When Brandeis approached me with the offer of an honorary degree, I accepted partly because of the institution’s distinguished history; it was founded in 1948, in the wake of World War II and the Holocaust, as a co-educational, nonsectarian university at a time when many American universities still imposed rigid admission quotas on Jewish students. I assumed that Brandeis intended to honor me for my work as a defender of the rights of women against abuses that are often religious in origin. For over a decade, I have spoken out against such practices as female genital mutilation, so-called “honor killings,” and applications of Sharia Law that justify such forms of domestic abuse as wife beating or child beating. Part of my work has been to question the role of Islam in legitimizing such abhorrent practices. So I was not surprised when my usual critics, notably the Council of American-Islamic Relations (CAIR), protested against my being honored in this way. 
What did surprise me was the behavior of Brandeis. Having spent many months planning for me to speak to its students at Commencement, the university yesterday announced that it could not “overlook certain of my past statements,” which it had not previously been aware of. Yet my critics have long specialized in selective quotation — lines from interviews taken out of context — designed to misrepresent me and my work. It is scarcely credible that Brandeis did not know this when they initially offered me the degree.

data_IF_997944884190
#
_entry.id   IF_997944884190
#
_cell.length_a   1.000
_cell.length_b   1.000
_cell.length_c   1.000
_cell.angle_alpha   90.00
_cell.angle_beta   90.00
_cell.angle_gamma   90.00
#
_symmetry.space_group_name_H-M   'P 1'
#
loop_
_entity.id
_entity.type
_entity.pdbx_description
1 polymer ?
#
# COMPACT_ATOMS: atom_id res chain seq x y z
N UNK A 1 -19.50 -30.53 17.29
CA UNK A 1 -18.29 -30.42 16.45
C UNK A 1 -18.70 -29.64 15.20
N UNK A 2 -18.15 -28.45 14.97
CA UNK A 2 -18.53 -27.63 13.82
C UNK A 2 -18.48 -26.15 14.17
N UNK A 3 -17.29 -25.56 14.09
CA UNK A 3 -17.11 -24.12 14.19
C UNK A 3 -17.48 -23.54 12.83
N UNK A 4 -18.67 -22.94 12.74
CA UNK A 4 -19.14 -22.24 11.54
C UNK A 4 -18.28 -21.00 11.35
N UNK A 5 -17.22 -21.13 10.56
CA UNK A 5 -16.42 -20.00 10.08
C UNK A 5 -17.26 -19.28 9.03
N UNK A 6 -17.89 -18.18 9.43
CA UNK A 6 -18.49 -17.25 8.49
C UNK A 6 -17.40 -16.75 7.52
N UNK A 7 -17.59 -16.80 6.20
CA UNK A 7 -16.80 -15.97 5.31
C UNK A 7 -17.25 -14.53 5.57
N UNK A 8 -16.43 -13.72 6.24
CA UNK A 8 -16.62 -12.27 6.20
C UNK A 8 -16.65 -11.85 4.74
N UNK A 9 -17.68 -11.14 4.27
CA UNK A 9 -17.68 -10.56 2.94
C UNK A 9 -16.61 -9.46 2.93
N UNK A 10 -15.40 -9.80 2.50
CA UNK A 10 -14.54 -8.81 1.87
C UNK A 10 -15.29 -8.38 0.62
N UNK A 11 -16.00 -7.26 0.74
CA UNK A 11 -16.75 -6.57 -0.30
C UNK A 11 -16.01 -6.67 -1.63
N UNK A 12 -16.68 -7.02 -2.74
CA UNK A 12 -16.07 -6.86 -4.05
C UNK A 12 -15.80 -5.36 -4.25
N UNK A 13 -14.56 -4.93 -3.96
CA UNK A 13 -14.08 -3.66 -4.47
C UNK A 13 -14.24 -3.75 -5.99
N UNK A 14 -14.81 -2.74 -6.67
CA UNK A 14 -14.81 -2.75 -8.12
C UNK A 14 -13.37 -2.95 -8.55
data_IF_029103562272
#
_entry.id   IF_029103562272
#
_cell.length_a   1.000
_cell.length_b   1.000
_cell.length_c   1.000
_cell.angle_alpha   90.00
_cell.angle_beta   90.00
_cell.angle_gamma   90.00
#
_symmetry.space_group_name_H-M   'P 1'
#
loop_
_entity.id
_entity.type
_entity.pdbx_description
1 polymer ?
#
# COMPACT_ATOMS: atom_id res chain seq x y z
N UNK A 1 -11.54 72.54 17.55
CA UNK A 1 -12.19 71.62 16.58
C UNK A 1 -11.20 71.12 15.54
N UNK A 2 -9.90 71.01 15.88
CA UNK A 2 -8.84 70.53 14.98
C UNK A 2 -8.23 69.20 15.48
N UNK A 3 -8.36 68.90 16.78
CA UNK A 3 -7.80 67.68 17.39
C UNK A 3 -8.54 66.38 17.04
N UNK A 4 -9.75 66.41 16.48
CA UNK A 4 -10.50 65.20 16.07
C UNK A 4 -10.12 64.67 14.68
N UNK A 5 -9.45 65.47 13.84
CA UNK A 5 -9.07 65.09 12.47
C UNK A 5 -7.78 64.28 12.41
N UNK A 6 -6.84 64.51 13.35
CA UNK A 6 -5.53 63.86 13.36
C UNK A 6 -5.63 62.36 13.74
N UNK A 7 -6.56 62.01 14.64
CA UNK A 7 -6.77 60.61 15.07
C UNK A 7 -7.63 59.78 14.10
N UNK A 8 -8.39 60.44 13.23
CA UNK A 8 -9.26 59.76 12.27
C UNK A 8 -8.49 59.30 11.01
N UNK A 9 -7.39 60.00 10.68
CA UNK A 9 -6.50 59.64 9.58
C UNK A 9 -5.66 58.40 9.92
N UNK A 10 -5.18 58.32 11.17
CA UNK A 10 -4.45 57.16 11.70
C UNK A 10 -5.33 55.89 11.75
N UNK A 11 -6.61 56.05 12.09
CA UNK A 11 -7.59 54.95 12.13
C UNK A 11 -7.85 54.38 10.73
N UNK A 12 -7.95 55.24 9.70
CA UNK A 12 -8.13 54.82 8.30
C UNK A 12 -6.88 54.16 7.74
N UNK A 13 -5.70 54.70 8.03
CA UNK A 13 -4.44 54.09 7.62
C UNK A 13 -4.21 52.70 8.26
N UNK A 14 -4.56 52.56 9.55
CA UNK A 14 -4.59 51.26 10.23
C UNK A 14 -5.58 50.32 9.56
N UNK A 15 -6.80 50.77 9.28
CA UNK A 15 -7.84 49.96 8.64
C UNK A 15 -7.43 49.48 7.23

What was initially intended as an honor has now devolved into a moment of shaming. Yet the slur on my reputation is not the worst aspect of this episode. More deplorable is that an institution set up on the basis of religious freedom should today so deeply betray its own founding principles. The “spirit of free expression” referred to in the Brandeis statement has been stifled here, as my critics have achieved their objective of preventing me from addressing the graduating Class of 2014. Neither Brandeis nor my critics knew or even inquired as to what I might say. They simply wanted me to be silenced. I regret that very much. 
Not content with a public disavowal, Brandeis has invited me “to join us on campus in the future to engage in a dialogue about these important issues.” Sadly, in words and deeds, the university has already spoken its piece. I have no wish to “engage” in such one-sided dialogue. I can only wish the Class of 2014 the best of luck — and hope that they will go forth to be better advocates for free expression and free thought than their alma mater. 
I take this opportunity to thank all those who have supported me and my work on behalf of oppressed woman and girls everywhere.
We live in a time of great moral crisis. The world today consists of bullies, their appeasers and a great many people who're desperately trying to hang on to the idea they are on the side of the angels if they continue to support Islam at the expense of the enslavement of women, homosexuals and infidels.